The Cloud computing bandwagon continues to gain acceptance in the enterprise segment. Whether it’s SaaS (Software-as-a-Service), PaaS (Platform-as-a-Service) or IaaS (Infrastructure-as-a-Service), solutions built on the cloud have proven to be effective across multiple verticals in the enterprise.
Given the rapid explosive growth of mobile devices led by the Apple iPhone and an army of Android devices, the mobile cloud is widely being projected as the next big opportunity for the enterprise. Most employees in any enterprise are BYOD (Bring-Your-Own-Device) followers. While that facilitates the notion of anytime anywhere cloud access, it poses the following key challenges for the enterprise.
Since enterprises deal with sensitive data, security is of paramount importance. Most cloud platforms offer robust built-in security measures as well as provide the option to enable external security via SSL and digital certificates. As for mobile devices, security remains a key concern for users as well as enterprises alike. If a device gets stolen or misplaced, crucial data may be compromised.
Thankfully, most mobile manufacturers and wireless carriers offer the option to remotely wipe mobile devices to prevent data misuse for stolen/ misplaced devices.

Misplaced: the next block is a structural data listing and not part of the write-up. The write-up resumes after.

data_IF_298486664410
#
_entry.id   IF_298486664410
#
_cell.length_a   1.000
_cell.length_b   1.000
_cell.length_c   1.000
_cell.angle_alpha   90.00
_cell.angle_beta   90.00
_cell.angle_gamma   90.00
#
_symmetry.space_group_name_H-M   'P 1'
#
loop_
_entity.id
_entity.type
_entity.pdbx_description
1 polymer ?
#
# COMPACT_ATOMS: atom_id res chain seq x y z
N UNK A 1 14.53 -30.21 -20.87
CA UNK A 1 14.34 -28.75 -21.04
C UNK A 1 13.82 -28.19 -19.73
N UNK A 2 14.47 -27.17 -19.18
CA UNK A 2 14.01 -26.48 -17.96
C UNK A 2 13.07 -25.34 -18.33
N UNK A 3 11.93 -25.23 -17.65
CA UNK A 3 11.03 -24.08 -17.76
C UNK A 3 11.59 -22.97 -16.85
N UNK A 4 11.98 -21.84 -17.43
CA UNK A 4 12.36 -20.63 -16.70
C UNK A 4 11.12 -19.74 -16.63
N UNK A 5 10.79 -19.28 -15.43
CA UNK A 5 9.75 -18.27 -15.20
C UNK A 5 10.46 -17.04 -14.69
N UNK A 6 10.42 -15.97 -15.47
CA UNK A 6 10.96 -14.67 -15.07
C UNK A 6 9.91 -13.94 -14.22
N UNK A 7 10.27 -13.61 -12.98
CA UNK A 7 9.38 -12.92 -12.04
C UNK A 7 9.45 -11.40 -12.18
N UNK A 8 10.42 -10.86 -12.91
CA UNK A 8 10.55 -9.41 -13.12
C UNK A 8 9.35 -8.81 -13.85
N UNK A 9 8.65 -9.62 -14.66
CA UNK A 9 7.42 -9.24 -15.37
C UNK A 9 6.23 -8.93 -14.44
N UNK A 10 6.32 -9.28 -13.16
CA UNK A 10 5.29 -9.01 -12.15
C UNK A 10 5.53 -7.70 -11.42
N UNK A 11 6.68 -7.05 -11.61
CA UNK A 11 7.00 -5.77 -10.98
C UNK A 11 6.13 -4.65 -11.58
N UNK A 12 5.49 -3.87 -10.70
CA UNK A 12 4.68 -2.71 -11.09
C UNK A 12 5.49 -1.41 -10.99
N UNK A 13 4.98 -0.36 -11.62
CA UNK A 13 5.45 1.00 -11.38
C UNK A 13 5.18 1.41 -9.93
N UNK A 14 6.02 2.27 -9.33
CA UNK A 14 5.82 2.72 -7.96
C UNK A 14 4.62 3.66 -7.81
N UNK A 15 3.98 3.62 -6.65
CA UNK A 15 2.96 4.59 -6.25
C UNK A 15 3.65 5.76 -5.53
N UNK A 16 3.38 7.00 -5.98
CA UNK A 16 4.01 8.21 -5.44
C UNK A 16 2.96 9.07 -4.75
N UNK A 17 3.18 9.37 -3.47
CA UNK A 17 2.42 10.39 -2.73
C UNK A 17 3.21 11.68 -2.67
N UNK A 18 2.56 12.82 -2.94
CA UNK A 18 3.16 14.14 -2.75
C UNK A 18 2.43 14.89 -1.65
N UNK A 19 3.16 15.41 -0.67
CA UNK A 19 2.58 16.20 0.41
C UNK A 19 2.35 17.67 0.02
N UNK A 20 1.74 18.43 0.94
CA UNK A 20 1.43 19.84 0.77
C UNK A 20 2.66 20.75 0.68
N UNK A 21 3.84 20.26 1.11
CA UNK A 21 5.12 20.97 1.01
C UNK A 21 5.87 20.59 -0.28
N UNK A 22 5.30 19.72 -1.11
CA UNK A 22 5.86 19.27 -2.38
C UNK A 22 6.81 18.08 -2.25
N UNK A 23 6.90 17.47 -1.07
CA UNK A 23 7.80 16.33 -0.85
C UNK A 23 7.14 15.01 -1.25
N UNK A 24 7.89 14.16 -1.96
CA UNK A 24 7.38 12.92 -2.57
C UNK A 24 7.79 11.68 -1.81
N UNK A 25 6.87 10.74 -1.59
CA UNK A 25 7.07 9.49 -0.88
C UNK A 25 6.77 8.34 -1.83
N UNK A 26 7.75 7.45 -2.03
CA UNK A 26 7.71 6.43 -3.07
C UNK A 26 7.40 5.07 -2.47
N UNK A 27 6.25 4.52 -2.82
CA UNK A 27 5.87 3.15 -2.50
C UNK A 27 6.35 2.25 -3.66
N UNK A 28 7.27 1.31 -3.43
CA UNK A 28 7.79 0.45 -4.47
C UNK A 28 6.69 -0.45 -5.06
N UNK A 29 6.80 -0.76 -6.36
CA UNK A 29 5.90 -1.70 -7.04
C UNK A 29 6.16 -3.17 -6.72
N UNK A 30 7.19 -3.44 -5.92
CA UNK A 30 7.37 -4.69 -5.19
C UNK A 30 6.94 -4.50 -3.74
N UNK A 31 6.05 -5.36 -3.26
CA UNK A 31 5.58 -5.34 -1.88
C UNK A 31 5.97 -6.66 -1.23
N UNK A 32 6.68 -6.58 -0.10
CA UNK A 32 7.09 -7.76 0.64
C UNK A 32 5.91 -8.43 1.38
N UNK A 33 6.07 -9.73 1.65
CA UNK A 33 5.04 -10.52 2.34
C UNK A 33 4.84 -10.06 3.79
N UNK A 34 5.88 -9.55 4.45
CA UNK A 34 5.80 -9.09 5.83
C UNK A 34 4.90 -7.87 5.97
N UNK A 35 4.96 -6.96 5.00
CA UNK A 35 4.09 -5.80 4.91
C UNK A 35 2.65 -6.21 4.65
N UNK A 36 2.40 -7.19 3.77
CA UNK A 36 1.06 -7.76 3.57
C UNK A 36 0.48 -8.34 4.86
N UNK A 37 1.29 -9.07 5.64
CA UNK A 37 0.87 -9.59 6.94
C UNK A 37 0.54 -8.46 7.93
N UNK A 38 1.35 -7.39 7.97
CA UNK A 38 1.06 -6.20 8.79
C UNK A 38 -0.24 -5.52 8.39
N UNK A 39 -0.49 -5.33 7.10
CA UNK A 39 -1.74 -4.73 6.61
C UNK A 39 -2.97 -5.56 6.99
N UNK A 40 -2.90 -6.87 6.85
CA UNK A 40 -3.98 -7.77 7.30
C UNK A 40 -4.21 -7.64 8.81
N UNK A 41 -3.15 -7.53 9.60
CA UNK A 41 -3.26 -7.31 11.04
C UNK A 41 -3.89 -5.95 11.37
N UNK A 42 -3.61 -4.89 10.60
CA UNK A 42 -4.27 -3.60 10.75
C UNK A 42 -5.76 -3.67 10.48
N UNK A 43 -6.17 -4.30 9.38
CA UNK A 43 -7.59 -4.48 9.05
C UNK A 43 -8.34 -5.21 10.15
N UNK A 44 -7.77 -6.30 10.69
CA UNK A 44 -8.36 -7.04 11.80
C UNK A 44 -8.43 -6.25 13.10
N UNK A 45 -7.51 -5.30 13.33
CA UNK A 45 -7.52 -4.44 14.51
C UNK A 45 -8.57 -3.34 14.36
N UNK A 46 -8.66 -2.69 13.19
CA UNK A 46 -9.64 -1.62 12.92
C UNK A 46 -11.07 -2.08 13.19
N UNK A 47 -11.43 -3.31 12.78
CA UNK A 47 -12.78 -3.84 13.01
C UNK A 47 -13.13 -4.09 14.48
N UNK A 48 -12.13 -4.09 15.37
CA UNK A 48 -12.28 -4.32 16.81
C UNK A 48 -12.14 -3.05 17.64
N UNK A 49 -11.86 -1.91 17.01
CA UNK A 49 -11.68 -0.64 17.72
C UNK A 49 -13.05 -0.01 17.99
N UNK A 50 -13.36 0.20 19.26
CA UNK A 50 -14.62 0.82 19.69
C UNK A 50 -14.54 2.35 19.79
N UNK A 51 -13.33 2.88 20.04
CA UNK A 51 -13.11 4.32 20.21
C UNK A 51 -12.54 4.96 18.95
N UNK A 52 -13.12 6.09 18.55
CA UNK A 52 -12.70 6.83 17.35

Enterprises which allow the BYOD policy typically need to deal with interoperability challenges. It’s reasonable to expect an assorted mix of mobile devices including iPhone, Android phones, BlackBerry and others being used by employees in an organization. Depending on the nature of cloud applications being used, interoperability can prove to be a major challenge in pulling/ pushing data across multiple devices.
Irrespective of whether it’s private, public or hybrid, a cloud-based offering facilitates collaboration among the key stakeholders in an enterprise. Whether it’s the engineering and sales teams updating a document hosted on the Cloud (such as Google Docs) or the development and IT teams coordinating deployments, the cloud’s inherent architecture is tailor made for collaboration. However, when it comes to accessing the cloud via mobile devices, collaboration can be a challenge.
For example, several mobile platforms lack sophisticated document editing tools. Similarly, there are limited platform specific options to do multi-party video conferencing with document sharing over the cloud.
Enterprise users typically need to sync their devices with the cloud to maintain data integrity. While this is a routine task for small operations, it can be cumbersome for complex workflows and large datasets. If a user pulls off a document of the cloud, updates it and fails to sync it back to the cloud, it creates a discrepancy and other users who retrieve the document from the cloud will get an older version, thereby creating inconsistencies and causing a data integrity risk for the enterprise as a whole.
It’s challenging to provide multi-platform access to private cloud networks, especially if it’s dependent on native mobile platform features. While enterprises can add a security shield to public and hybrid networks using firewalls and VPNs, providing access across complex private cloud architectures can often be daunting task.
None the less, despite those challenges, the mobile cloud paradigm is gaining momentum in the enterprise segment.